Did you know it only takes 500 additional calories a day between now and just after New Year's Day to gain about five pounds?
According to Barbara B. Mintz, MS, RD, Assistant Vice President of Wellness at Newark Beth Israel Medical Center, "Whether you are burning less calories because you are exercising less or eating more because of the holiday parties, your calorie intake could be more than your output which adds up to extra pounds. Keep in mind that one pound of fat is equal to 3500 calories. In a week, that is 500 extra calories a day."
Additional calories may come from the cookies your co-workers bring into the office, an extra serving of stuffing, or the fast food you ate on the way to the mall for your holiday shopping. It could also be the appetizers at the holiday parties and the lack of exercise because you are just too busy.
Mintz, a registered dietitian and certified fitness trainer, offers the following nutrition tips to help you maintain a healthy lifestyle:
- Exercise! Exercise will help you burn calories, relieve stress, and elevate your mood. Walking for 10 to 20 minutes a day can make a difference in your attempt to maintain a healthy weight through this stressful time of year. Don’t neglect your time in the gym or with your Wii!
- Don’t skip meals. If you are hungry you’re less likely to make healthy choices. Don’t give up favorite foods or deprive yourself completely. Moderate consumption is the key. If you will be attending a party, don’t avoid eating during the day. You’re more likely to over eat. Instead, before you leave home, eat something light and drink plenty of water on the day of the party.
- Bring a healthy dish. Bring a healthy dish to a party. The host and other guests may appreciate veggie crudités with a low fat dip.
- Watch your beverage intake. Alcoholic beverages add calories and impede your ability to burn fat when you are exercising.
- Be good to you. If the holidays make you feel lonely or depressed do not soothe yourself with food. Instead listen to music, get a massage, manicure, pedicure, or facial.
- Eat before you shop. Whether you’re headed to the mall or to the grocery store, eat something healthy first and always bring a bottle of water to sip on too. One of the signs of dehydration is hunger. Food courts are rarely a good place to find healthy foods.
- Remember portion control. Watch your portion sizes at holiday meals. A portion of meat should be about the size of your palm. Stuffing and potato dishes should be about the size of your fist. Try and cut back on going back for a second serving at holiday meals. Eat slowly, eat veggies, salad, drink plenty of water and just enjoy the company at the table.
If you are planning to bake during the holiday season, consider the following healthier option.
Crust-less Pumpkin Pie
|1 can (15 ounces) solid pack pumpkin
||1 can (12 ounces) evaporated skim milk
|2 whole eggs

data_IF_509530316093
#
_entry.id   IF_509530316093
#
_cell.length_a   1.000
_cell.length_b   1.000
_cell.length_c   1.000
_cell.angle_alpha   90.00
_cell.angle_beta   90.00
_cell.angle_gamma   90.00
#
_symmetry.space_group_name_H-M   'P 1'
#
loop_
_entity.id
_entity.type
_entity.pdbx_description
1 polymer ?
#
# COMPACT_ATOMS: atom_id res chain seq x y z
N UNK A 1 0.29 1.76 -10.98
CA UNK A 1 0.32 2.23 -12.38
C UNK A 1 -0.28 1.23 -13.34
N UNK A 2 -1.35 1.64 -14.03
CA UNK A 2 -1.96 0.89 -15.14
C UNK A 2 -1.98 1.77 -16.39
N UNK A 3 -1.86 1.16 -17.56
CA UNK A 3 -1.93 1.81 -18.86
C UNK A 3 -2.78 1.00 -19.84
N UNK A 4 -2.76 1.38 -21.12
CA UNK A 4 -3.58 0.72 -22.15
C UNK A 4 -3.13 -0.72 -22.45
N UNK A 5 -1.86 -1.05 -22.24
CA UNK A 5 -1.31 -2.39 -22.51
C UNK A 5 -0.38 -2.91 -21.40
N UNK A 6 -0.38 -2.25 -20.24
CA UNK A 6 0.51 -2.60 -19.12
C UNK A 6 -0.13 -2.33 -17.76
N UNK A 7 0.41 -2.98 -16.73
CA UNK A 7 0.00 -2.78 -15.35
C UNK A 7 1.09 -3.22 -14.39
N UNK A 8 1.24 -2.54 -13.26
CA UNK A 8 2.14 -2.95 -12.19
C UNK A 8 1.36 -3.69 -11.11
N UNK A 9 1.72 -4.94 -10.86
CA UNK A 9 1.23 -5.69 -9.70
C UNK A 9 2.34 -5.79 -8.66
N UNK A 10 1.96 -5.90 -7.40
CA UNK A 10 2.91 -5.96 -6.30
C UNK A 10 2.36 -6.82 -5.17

||½ cup Splenda®
|1 tsp. ground cinnamon
||¼ tsp. ground allspice
|¼ tsp. ground ginger
||1/8 tsp. salt
|½ cup graham crackers crumbs
Additional cinnamon, optional
|8 tbsp. light whipped topping
In a mixing bowl, combine the pumpkin, milk, whole eggs, sugar substitute; beat until smooth. Add the spices and salt; beat until well mixed. Stir in graham cracker crumbs. Pour into a nine-inch pie plate coated with nonstick cooking spray. Bake at 325 degrees for 50 to 55 minutes or until a knife inserted near the center comes out clean. Let cool, then garnish with a dollop of whipped topping and sprinkling of cinnamon if desired.
|Makes 8 servings
||Fat: 2.5 grams
|Saturated Fat: 1 gram
||Carbohydrate: 16 grams
This recipe was adapted from an article about healthy eating, which was published on www.whhs.com.
To arrange an interview with Barbara B. Mintz, MS, RD, Assistant Vice President of Wellness at Newark Beth Israel Medical Center, contact Kaylyn Kendall Dines at 973-926-7168 or email@example.com.
About The Center for Health and Wellness at Newark Beth Israel Medical Center and Children’s Hospital of New Jersey
The Center for Health and Wellness at The Beth, an award winning fitness facility, was established to improve the quality of life for employees at Newark Beth Israel Medical Center and Children’s Hospital of New Jersey and for individuals in the greater Newark and Essex County communities. The Center’s weight loss program has helped employees and our community partners lose nearly 15,000 pounds. More than 15,000 pounds of fresh vegetables and fruit are produced annually in the first hospital based organic garden. The Center received the American Hospital Association’s prestigious NOVA award for innovative community programs for three consecutive years and honors from the N.J. Hospital Association.
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Date: December 4, 2012
Contact: Kaylyn Kendall Dines
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